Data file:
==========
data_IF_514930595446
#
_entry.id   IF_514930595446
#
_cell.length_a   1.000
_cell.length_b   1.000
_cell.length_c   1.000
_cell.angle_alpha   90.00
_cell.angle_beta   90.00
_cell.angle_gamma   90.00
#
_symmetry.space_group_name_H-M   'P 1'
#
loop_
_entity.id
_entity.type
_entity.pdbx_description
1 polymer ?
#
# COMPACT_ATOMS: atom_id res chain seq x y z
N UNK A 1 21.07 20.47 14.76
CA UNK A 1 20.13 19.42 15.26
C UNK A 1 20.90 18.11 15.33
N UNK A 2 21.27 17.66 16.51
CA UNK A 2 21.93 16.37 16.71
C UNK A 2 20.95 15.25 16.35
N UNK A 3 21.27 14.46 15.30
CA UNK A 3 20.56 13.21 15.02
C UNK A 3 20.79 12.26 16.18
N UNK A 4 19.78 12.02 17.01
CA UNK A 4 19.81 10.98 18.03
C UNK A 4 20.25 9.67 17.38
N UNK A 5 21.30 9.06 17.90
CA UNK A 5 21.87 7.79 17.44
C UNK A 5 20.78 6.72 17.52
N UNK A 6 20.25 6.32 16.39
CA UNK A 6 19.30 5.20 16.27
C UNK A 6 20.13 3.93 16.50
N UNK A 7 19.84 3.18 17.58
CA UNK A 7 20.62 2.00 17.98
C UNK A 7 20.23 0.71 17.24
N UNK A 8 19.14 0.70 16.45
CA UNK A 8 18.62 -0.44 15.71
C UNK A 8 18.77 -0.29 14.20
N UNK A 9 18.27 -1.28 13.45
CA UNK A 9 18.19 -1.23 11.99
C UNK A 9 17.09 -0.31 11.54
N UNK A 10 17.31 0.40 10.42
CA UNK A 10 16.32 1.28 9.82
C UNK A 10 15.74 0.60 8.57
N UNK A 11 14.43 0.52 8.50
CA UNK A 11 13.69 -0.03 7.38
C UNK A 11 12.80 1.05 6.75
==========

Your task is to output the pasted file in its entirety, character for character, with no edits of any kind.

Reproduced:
data_IF_514930595446
#
_entry.id   IF_514930595446
#
_cell.length_a   1.000
_cell.length_b   1.000
_cell.length_c   1.000
_cell.angle_alpha   90.00
_cell.angle_beta   90.00
_cell.angle_gamma   90.00
#
_symmetry.space_group_name_H-M   'P 1'
#
loop_
_entity.id
_entity.type
_entity.pdbx_description
1 polymer ?
#
# COMPACT_ATOMS: atom_id res chain seq x y z
N UNK A 1 21.07 20.47 14.76
CA UNK A 1 20.13 19.42 15.26
C UNK A 1 20.90 18.11 15.33
N UNK A 2 21.27 17.66 16.51
CA UNK A 2 21.93 16.37 16.71
C UNK A 2 20.95 15.25 16.35
N UNK A 3 21.27 14.46 15.30
CA UNK A 3 20.56 13.21 15.02
C UNK A 3 20.79 12.26 16.18
N UNK A 4 19.78 12.02 17.01
CA UNK A 4 19.81 10.98 18.03
C UNK A 4 20.25 9.67 17.38
N UNK A 5 21.30 9.06 17.90
CA UNK A 5 21.87 7.79 17.44
C UNK A 5 20.78 6.72 17.52
N UNK A 6 20.25 6.32 16.39
CA UNK A 6 19.30 5.20 16.27
C UNK A 6 20.13 3.93 16.50
N UNK A 7 19.84 3.18 17.58
CA UNK A 7 20.62 2.00 17.98
C UNK A 7 20.23 0.71 17.24
N UNK A 8 19.14 0.70 16.45
CA UNK A 8 18.62 -0.44 15.71
C UNK A 8 18.77 -0.29 14.20
N UNK A 9 18.27 -1.28 13.45
CA UNK A 9 18.19 -1.23 11.99
C UNK A 9 17.09 -0.31 11.54
N UNK A 10 17.31 0.40 10.42
CA UNK A 10 16.32 1.28 9.82
C UNK A 10 15.74 0.60 8.57
N UNK A 11 14.43 0.52 8.50
CA UNK A 11 13.69 -0.03 7.38
C UNK A 11 12.80 1.05 6.75